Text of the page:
House votes in favor of appeals modernization

posted on

Draft bill will allow veterans’ appeals processes be more fair, timely and accurate; now it needs to pass in the Senate

Over the past six years, DAV and other veterans’ service organizations (VSOs) have worked closely with the Department of Veterans Affairs to dramatically reduce the backlog of veterans’ claims for benefits by more than 85 percent. While this progress has allowed veterans to receive initial claims decisions more quickly, the number of appeals of unsatisfactory decisions has grown to over 450,000 and can take up to six years on average for a final decision by the Board of Veterans’ Appeals (Board).

The rising appeals backlog is partly due to more claims processing—almost 1.4 million this year—by the Veterans Benefits Administration (VBA) and partly due to a lack of resources, technology and modern processes at the Board. Last year, DAV and other VSOs joined together with VBA and the Board to develop a new framework for reforming and modernizing the appeals system.

“It was becoming clear that as we began to eliminate the backlog of claims, an equally troubling backlog of appeals was growing,” said DAV National Service Director Jim Marszalek. “With appeals of claims remaining steady at a 10-percent rate, the undermanned and outdated appeals system was unable to keep pace.”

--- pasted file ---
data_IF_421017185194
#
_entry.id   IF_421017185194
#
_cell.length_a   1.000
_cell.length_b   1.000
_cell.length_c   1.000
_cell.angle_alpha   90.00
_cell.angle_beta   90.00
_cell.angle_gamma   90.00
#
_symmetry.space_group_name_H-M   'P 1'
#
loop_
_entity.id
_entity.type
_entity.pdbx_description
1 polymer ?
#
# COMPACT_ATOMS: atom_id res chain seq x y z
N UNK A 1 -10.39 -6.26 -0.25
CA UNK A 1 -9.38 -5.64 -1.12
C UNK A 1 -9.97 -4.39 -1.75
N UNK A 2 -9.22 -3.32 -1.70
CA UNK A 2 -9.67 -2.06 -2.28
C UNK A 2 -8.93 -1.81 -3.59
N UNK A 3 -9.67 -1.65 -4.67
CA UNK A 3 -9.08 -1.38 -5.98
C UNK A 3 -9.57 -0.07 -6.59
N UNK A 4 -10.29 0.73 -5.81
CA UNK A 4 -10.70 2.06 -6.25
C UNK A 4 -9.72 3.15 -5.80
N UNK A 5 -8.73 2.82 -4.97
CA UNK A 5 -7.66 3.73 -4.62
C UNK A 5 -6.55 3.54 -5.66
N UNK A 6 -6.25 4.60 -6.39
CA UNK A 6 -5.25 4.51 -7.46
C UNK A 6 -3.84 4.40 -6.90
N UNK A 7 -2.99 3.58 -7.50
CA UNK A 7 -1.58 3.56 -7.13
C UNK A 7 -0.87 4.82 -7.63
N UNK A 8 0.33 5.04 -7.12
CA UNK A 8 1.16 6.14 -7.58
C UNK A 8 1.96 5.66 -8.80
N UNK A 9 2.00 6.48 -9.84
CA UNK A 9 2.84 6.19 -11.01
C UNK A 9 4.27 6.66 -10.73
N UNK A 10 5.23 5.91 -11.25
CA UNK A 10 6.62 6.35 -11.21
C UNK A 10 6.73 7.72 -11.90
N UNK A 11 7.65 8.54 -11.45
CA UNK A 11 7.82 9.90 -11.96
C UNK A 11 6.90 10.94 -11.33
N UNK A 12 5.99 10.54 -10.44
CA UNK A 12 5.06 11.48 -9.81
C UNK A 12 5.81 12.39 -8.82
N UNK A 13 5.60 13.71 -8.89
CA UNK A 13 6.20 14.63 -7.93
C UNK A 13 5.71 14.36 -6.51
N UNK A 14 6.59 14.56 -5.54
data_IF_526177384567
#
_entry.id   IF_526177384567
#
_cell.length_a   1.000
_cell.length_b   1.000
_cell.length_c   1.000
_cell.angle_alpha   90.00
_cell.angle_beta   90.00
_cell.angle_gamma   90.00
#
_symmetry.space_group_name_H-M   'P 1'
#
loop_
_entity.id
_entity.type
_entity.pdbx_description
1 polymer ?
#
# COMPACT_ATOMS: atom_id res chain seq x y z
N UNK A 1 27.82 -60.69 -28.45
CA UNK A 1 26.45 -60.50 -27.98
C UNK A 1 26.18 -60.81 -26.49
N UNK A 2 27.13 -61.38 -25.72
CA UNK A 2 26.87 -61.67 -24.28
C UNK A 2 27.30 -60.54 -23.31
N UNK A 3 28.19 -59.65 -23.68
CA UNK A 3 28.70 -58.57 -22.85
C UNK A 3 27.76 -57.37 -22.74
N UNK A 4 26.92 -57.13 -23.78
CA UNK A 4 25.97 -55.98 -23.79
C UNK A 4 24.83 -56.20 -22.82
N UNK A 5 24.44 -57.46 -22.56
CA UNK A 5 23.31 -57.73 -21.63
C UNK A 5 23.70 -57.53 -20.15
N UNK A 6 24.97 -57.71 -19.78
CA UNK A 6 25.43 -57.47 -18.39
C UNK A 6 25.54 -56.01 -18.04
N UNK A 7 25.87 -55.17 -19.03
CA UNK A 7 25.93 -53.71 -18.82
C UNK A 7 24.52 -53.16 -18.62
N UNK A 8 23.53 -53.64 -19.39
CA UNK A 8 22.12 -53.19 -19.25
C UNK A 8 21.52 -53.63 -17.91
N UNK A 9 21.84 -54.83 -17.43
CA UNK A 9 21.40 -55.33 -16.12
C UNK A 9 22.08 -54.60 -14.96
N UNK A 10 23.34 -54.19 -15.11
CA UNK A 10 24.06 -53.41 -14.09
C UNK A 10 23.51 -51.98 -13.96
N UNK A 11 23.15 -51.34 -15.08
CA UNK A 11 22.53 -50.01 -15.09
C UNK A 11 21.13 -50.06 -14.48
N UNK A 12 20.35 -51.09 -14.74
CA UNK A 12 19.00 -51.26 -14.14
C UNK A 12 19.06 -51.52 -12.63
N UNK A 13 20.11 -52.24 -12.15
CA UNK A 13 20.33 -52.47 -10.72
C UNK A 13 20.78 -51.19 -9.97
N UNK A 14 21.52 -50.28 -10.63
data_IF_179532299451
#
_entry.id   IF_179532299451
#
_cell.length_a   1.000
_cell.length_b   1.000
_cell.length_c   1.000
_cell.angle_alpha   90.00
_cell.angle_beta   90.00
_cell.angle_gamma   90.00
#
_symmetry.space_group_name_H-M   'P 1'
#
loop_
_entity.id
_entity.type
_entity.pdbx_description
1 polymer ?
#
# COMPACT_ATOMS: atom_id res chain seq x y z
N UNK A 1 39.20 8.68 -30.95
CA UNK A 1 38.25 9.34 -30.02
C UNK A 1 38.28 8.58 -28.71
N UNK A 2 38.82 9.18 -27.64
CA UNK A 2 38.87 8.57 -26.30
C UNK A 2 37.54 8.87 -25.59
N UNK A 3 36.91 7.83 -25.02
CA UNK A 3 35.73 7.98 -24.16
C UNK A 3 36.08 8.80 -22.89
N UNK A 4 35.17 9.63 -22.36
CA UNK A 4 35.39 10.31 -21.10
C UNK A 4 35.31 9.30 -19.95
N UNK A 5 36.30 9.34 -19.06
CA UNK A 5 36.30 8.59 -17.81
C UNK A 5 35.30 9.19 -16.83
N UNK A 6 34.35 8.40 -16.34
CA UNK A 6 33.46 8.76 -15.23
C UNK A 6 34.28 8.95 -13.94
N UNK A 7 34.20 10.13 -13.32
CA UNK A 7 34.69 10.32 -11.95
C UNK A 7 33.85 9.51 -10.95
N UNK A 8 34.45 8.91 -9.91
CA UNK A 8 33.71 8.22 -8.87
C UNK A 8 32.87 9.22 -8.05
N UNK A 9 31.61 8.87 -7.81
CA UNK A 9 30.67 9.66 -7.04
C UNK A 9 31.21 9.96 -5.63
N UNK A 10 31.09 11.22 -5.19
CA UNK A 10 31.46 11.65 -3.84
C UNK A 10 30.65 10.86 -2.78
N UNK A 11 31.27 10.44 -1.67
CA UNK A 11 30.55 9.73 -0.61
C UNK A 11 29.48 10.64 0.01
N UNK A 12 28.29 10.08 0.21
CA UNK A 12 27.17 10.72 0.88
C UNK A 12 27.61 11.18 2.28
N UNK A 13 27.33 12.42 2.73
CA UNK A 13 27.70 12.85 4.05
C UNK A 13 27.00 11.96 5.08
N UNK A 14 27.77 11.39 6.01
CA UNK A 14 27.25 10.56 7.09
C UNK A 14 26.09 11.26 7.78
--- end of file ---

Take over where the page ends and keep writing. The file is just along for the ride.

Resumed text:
In fulfillment of DAV’s legislative agenda, appeals reform legislation based on the new framework was introduced in the 114th Congress late last year, but was unable to pass both the House and Senate. DAV worked with the VBA, the Board and Congress to reintroduce an enhanced version of the legislation earlier this year.

“The critical core of the new appeals system provides veterans with multiple options to challenge unfavorable decisions, introduce new evidence at both VBA and the Board, and protect their earliest effective dates,” said Marszalek before the House Veterans’ Affairs Committee on May 2. “[I’m] confident that [the] legislation, with the additional improvements recommended by DAV and others, could provide veterans with quicker and often more favorable outcomes, while fully protecting their due process rights.”

Within weeks of Marszalek’s testimony, the House unanimously approved the Veterans Appeals Improvement and Modernization Act of 2017 (H.R. 2288), which embodies the new appeals framework. The Senate Veterans’ Affairs Committee held its own hearing on appeals reform legislation (S. 1024) in May.

“We’re finally seeing significant action and momentum on appeals reform from both sides of Capitol Hill,” said DAV National Legislative Director Joy Ilem. “With overwhelming support in the House, it’s time for the Senate to complete its work, pass the bill, and get it to the president to sign so veterans can begin receiving more timely and accurate decisions on their claims and appeals.”